Ooh…. This is different! There is a deeper grainy flavour to this, really dry, almost (But not quite) rye like, very earthy. Very moreish. The hops are the next thing that you notice, there are plenty of them too, with some lovely tropical fruit flavours dancing around that grain.
The finish is, as you might guess, really dry and slightly spicy with quite a hop hit lingering on. This is a very interesting beer indeed from a brewery whose beers get better with each one that I try.
Oh wow! This ultra Pale golden beauty is singing in full voice “smell my fruit”! There is bloody loads going on under this light and soft white head. Carmen Mirandas headwear wasn’t as vivid as this. There’s a bit of gooseberry, plenty of tropical stuff too. Oh my.
In the mouth, this medium bodied belter explodes with flavour. There’s some mango, gooseberry tartness, piney nonsense too. All wrapped up in an envelope of all encompassing bitterness. This, my friends, is an absolute corker! My gums are tingling!
This has just got me smiling from ear to ear. That big old bitterness eventually subsides into a sticky piney aftertaste, waiting patiently, for that bitterness to give it permission to step forward.
What. A. Beer. (And we’ll have a collab special from NRB/Five Towns/Me for you at Salford. You ARE lucky. Oh yes you are!)
5. Sorachi Pale – Tickety Brew (Stalybridge) – % abv? — Pale Ale – 330ml – Direct from the brewer.
Disclaimer : I got this from the brewery direct. Unlabelled. No idea of abv. No intention to review it. Until I tasted it.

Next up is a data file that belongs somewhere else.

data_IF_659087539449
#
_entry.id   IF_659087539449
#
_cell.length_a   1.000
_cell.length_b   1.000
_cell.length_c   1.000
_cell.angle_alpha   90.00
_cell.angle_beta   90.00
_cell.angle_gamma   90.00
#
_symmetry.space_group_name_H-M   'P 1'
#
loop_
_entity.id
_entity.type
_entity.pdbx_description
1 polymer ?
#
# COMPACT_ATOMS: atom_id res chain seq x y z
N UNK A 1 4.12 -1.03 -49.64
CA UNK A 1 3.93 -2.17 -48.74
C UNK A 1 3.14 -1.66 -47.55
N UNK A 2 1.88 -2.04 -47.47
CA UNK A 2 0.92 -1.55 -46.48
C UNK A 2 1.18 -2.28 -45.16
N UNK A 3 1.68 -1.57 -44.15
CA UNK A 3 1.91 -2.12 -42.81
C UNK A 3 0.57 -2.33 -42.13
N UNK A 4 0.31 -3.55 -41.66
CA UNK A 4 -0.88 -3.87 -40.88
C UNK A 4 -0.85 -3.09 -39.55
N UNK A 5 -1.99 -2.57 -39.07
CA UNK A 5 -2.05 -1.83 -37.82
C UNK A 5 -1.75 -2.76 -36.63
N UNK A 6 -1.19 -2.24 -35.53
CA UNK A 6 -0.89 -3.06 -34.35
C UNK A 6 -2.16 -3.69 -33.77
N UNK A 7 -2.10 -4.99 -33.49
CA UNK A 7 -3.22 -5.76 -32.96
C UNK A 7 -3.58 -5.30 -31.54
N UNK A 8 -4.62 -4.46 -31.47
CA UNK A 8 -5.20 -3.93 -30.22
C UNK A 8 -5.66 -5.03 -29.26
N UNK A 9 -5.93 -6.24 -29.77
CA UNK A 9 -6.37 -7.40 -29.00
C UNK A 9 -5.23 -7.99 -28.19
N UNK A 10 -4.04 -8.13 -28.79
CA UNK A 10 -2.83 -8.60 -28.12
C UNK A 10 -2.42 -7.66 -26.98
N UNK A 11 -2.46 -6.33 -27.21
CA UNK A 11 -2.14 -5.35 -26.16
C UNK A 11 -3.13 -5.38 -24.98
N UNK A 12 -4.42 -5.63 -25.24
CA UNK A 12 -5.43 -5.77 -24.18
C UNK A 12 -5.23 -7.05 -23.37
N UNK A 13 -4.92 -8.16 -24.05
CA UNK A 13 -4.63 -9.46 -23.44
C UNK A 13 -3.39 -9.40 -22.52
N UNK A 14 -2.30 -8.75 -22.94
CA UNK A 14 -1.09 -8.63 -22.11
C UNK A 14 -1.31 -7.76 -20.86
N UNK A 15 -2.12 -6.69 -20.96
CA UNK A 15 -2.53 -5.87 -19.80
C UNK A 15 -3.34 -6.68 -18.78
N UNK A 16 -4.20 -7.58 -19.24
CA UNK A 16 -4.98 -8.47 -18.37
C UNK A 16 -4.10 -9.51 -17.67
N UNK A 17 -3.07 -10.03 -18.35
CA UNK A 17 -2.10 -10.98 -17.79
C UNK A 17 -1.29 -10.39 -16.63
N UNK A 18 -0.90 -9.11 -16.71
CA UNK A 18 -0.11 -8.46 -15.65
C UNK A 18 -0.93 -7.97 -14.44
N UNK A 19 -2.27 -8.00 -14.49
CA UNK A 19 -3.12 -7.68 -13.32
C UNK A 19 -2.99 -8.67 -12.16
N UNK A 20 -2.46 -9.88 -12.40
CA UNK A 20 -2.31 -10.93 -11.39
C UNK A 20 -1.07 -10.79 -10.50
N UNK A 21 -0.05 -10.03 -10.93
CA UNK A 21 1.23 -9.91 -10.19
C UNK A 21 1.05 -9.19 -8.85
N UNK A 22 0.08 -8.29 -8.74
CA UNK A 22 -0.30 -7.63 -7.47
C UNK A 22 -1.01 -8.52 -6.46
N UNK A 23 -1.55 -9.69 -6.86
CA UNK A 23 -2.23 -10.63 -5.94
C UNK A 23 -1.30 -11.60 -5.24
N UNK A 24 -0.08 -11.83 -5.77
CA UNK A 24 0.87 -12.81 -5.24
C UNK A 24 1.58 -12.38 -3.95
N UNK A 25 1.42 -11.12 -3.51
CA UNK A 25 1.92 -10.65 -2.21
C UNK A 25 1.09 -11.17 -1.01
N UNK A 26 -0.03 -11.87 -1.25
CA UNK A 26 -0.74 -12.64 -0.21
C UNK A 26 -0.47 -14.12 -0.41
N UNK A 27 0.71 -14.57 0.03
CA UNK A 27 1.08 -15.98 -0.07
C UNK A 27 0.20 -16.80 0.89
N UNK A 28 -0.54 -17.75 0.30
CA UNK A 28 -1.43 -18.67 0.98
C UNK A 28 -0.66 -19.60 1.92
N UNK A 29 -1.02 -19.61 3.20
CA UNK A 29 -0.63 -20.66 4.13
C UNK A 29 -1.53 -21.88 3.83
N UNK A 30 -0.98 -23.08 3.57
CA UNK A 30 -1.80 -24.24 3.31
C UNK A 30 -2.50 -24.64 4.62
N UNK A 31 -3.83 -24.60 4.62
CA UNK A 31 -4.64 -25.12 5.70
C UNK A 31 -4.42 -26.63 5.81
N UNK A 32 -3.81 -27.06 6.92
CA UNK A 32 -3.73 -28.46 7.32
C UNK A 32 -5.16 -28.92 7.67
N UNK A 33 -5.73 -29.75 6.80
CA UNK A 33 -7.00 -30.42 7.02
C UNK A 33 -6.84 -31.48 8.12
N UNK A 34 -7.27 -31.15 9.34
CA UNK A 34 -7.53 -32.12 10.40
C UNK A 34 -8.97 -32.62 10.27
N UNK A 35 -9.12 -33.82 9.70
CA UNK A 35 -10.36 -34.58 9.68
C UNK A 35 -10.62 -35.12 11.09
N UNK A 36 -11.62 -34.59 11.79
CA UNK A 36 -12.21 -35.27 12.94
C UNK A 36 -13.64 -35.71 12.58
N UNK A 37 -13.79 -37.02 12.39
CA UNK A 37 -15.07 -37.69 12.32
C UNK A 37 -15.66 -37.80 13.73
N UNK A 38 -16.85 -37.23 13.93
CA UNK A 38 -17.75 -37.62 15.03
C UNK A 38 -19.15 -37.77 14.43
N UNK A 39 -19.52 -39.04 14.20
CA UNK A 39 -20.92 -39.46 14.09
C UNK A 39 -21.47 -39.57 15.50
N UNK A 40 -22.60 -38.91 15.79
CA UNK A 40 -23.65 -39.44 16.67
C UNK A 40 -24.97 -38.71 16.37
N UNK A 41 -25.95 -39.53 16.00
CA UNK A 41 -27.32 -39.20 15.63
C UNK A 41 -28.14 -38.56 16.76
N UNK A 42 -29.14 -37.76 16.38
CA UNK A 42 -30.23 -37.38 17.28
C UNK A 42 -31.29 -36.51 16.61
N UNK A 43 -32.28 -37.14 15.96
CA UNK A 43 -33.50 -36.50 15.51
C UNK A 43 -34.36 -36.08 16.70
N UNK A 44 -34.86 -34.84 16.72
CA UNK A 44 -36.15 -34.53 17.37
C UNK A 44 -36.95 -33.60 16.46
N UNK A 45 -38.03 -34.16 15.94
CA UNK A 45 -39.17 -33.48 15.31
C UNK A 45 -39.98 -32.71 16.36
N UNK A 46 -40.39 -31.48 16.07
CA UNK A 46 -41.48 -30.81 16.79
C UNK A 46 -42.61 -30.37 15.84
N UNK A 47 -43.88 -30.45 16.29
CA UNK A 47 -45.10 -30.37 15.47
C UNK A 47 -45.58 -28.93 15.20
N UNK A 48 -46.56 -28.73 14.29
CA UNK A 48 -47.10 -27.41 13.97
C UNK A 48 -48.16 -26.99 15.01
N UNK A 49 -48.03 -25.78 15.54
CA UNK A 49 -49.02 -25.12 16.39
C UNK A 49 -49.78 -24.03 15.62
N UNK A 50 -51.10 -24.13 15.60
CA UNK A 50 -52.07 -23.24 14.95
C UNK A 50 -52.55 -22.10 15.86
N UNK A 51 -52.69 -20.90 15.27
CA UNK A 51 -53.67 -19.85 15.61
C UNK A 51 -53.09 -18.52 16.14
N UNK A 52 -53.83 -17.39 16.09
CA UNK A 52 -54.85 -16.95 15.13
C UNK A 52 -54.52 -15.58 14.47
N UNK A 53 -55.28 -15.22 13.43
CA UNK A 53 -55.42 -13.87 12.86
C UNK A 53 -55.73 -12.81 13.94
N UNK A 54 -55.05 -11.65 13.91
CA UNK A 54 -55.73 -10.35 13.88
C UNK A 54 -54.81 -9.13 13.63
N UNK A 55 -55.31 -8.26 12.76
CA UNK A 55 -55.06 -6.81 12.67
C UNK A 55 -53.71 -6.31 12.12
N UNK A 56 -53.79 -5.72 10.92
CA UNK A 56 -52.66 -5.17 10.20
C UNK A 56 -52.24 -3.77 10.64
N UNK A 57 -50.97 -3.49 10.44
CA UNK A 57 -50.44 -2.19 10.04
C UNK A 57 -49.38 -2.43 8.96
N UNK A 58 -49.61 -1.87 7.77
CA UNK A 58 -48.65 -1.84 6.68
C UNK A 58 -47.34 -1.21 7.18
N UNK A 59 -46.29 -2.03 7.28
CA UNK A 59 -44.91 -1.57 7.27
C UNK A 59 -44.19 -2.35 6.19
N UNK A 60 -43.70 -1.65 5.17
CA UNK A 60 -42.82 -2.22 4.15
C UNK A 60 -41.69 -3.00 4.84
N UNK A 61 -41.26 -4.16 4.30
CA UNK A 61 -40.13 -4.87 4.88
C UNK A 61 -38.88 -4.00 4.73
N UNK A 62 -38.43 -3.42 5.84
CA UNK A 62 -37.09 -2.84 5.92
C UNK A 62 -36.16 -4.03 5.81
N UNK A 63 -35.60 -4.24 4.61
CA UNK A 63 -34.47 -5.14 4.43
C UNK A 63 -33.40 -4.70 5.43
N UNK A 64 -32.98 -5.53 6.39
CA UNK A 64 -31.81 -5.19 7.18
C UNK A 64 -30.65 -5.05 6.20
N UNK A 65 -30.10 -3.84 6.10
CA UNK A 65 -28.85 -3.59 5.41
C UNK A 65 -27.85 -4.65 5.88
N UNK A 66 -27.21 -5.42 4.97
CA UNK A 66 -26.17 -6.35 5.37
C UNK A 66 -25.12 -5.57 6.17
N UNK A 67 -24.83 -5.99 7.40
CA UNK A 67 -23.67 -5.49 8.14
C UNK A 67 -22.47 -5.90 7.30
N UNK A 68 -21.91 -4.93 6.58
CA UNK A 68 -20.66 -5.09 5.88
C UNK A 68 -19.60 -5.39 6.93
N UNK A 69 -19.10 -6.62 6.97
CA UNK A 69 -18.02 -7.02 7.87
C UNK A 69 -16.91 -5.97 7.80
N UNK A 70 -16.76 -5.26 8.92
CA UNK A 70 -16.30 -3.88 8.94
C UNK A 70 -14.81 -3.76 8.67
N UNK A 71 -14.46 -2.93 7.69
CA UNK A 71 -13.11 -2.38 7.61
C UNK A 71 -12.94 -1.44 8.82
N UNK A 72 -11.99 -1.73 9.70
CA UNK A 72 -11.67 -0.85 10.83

Pale golden in hue with tart lemon and grapefruit aromas simply leaping from the lively white head, this is full of promise from the off!
Medium bodied with a light biscuity malt flavour that just about manages to balance some lovely sharp hoppage. This is one refreshing beer! The tart citric lemon with a dash of lime is making my saliva glands do overtime and almost making me miss that light signature Belgian yeasty spice. Yum.
Lovely juicy beer this, light, sharp and perfect summer drinking – even THIS late in the evening (it was near midnight – on a school night too!) That spiciness returns in the finish, which is very dry but with a nice hoppy remnant to keep it company.
Tickety Brew just keep getting better!
(Clip – Because I forgot to take a pic – Oops, sorry!)
Pale as a spring morning, golden and light with an abundance of white foamy head giving off masses of citrus aroma. Mango, orange and a little hint of lemon sharpness. Tantalising.
Oh this is such a smooth beer in the mouth! Bigging up the mango initially, this is really fruity. As the medium bodied mouthful descends down the throat, I suddenly noticed that the bitterness is really dialed down aiding the impression of smoothness.